HD 93
Mike Christian (left) represented HD 93 from 2009 to 2016. Rep. Mickey Dollens (right) currently holds the seat. The pair will face off on ballots Tuesday, Nov. 3, 2020. (NonDoc)

The voters in House District 93 will be choosing between two familiar names on Nov. 3. The incumbent, Rep. Mickey Dollens (D-OKC), will be facing Republican Mike Christian, who held the seat before him, from 2009 to 2016.

Christian left the seat to run for Oklahoma County sheriff, a race he lost by a small margin to the long-time incumbent John Whetsel, who was under investigation at the time and resigned not long after. Christian made one more unsuccessful bid to become sheriff after Whetsel’s departure, but now his sights are set on returning to the House.

To do that, he’ll have to oust Dollens, a former football player and bobsledder who now serves as minority whip in the House.

The two men have spent years interacting with constituents in HD 93, which is situated in southern Oklahoma City. With just shy of three weeks to go before election day, they hope their efforts have made the people of the district feel heard.

Unconventional paths to politics

Mickey Dollens
Mickey Dollens works to shed a block during a game against Rice University. (Provided)

Mickey Dollens has a colorful resume.

In 2011, toward the end of Dollens’ time as a Southern Methodist University defensive lineman, his brother, who was 18 at the time, took his own life.

Partly motivated by the tragedy, Dollens tried out for the NFL, a dream his brother had always had for him, and failed. But his attempt caught the attention of the national bobsledding team, where he was a second pusher for three years.

After that, Dollens returned home to Oklahoma, where he got swept up in the then-booming oil industry and the bust that followed not long after, losing his job on a drilling rig as oil prices fell. He started teaching high school English, but then he lost that job in 2016 owing to cuts in education funding.

His life experiences, he said, opened his eyes to issues that pushed him to run for the Oklahoma House of Representatives.

“I had this time on my hands, and I had enough money saved up to be able to pay my mortgage,” he said. “So I thought, I’m going to run for office on better mental health services, on workforce readiness programs and on funding public education.”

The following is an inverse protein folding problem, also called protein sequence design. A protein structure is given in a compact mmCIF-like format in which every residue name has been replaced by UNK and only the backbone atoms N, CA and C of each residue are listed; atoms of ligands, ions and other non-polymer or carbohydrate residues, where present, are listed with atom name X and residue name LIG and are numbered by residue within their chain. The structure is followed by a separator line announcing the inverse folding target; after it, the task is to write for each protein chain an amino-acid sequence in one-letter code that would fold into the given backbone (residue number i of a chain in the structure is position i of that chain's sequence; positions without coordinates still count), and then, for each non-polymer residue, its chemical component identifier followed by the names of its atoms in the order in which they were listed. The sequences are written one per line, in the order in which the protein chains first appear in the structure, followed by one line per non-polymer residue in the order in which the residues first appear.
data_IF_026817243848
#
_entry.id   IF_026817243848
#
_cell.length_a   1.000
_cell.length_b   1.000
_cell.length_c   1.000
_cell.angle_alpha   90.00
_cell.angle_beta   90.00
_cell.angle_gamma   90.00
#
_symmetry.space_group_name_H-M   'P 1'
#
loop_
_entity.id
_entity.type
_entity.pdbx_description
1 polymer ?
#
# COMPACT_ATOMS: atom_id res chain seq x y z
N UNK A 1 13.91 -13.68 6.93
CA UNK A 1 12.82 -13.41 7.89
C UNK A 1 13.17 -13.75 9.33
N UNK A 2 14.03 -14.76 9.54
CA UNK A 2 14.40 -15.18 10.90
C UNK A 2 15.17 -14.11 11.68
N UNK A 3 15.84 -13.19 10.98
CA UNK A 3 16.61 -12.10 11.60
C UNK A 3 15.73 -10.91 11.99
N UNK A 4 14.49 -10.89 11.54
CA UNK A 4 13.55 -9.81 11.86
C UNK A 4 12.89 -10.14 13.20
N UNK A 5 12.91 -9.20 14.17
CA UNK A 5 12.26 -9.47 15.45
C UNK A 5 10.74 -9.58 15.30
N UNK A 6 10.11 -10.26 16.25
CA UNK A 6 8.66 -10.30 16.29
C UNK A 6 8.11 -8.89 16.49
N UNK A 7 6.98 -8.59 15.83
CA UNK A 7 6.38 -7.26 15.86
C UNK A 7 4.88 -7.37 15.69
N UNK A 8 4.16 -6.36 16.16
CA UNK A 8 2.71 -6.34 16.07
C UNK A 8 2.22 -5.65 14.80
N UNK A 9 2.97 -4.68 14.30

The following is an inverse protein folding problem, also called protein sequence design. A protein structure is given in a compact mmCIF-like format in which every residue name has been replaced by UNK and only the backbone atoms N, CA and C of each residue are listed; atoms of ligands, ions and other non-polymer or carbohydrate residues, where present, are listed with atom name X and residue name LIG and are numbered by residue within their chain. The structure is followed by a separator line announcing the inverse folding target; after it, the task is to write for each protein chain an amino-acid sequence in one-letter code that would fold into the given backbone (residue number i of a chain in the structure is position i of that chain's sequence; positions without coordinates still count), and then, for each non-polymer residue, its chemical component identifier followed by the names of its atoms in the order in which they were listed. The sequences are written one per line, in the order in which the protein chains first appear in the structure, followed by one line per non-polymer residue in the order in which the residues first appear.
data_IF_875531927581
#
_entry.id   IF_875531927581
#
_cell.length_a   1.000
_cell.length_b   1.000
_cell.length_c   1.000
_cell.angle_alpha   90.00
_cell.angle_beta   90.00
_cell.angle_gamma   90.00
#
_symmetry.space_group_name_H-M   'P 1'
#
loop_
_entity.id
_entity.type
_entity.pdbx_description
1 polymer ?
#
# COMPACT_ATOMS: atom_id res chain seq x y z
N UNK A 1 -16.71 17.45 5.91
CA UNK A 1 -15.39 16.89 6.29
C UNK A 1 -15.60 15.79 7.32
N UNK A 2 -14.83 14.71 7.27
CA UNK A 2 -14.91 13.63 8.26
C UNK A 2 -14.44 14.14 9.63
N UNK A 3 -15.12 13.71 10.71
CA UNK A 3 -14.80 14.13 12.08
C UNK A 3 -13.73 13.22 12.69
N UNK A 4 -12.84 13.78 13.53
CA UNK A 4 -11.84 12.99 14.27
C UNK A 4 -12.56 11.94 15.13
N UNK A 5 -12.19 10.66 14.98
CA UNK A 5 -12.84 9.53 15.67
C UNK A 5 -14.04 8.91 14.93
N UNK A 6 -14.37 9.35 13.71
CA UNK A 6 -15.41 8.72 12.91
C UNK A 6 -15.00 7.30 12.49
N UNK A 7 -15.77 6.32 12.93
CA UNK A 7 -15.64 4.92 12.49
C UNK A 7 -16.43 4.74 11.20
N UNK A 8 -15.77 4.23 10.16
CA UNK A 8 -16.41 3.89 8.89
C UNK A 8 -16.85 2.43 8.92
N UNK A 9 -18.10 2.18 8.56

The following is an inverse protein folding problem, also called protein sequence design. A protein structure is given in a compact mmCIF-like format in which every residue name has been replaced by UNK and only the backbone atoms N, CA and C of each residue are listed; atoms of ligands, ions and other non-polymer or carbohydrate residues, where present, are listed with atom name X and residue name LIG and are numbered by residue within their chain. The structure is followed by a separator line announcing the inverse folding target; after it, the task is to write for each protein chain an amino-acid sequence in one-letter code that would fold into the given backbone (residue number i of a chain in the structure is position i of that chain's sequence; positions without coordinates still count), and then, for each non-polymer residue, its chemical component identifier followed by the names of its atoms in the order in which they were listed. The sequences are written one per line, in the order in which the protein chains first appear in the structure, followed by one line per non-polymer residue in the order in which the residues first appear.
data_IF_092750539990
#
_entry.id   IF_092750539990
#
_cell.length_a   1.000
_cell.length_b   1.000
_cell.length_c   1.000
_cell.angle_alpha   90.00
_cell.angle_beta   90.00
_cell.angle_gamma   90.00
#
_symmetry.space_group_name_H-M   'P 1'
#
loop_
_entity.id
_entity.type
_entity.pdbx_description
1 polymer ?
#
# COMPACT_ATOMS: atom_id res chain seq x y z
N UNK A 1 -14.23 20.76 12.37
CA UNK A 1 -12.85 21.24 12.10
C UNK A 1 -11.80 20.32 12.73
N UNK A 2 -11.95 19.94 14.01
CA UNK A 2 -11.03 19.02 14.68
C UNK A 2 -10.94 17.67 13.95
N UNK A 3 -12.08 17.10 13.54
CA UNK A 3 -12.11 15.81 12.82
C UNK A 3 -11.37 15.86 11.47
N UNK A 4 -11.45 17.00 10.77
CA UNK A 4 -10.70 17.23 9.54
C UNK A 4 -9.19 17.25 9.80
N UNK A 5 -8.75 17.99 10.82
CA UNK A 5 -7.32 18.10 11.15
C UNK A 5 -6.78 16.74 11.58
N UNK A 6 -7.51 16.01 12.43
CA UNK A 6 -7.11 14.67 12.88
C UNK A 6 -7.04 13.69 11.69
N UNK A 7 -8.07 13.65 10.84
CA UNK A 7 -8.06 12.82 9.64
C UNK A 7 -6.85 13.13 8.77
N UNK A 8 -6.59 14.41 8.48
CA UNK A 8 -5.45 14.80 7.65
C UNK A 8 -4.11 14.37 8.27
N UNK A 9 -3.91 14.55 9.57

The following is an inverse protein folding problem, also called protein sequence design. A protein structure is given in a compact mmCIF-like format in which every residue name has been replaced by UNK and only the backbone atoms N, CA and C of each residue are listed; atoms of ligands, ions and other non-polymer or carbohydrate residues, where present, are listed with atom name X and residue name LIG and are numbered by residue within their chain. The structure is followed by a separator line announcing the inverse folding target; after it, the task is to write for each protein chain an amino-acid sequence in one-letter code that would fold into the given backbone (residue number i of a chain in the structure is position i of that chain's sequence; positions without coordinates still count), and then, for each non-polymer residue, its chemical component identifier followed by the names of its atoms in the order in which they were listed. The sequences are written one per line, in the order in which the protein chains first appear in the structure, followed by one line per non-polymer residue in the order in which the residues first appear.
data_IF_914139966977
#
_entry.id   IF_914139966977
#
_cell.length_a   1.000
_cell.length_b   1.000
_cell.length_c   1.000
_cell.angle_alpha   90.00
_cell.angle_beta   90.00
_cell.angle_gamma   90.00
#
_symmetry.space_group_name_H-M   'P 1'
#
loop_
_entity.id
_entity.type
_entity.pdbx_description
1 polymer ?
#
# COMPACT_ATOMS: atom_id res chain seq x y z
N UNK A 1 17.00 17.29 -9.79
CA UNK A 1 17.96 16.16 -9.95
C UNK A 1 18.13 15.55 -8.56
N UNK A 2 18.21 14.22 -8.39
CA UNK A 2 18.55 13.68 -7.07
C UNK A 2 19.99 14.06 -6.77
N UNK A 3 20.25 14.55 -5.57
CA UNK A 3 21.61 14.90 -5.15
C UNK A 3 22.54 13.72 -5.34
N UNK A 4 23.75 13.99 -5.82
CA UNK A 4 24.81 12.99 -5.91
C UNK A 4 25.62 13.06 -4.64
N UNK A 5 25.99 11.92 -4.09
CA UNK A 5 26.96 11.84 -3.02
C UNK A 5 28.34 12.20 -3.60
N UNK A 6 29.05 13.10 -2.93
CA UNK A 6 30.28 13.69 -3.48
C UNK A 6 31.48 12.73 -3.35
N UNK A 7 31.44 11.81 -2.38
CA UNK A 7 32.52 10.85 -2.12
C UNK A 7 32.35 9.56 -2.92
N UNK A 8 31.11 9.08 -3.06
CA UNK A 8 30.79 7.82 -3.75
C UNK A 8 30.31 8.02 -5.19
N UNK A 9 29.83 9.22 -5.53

These are issues he says still inform his 2020 platform.

Mike Christian, Dollens’ competition for the District 93 seat, also had a non-traditional start in politics.

He served as a highway patrolman for just under a decade, retiring because of injuries sustained in a traffic accident. After he recovered, he said several of his former colleagues encouraged him to run for office.

Christian mounted an unsuccessful bid for the HD 93 seat in 2006, but was elected in 2008 and would go on to serve four terms as a state representative.

In 2010, Christian was investigated for his rumored involvement in former Rep. Randy Terrill’s bribery of former Sen. Debbie Leftwich to not seek re-election, presumably so Christian could run for her Senate seat. However, Christian was not charged and did not end up running for State Senate.

Christian he considers his past in law enforcement to be one of his most important qualifications for office.

“I’m the law and order candidate,” he likes to say.

His time as a patrolman, Christian said, allowed him to see some of the challenges Oklahoma police officers face. While he believes most police officers are able to handle these challenges well, he said he thinks there should be some reforms

“You have to have them, but we need to weed out the bad ones,” he said. “They’re good people, but they could be better.”

sheriff debate
Oklahoma County Sheriff John Whetsel hugs and bumps bellies with his 2016 opponent, Rep. Mike Christian (R-OKC) before their Tuesday, Sept. 15, debate. (Tres Savage)

The platforms

Christian said his background in law enforcement helps him understand what he considers to be a particularly salient issue in his community: high crime rates.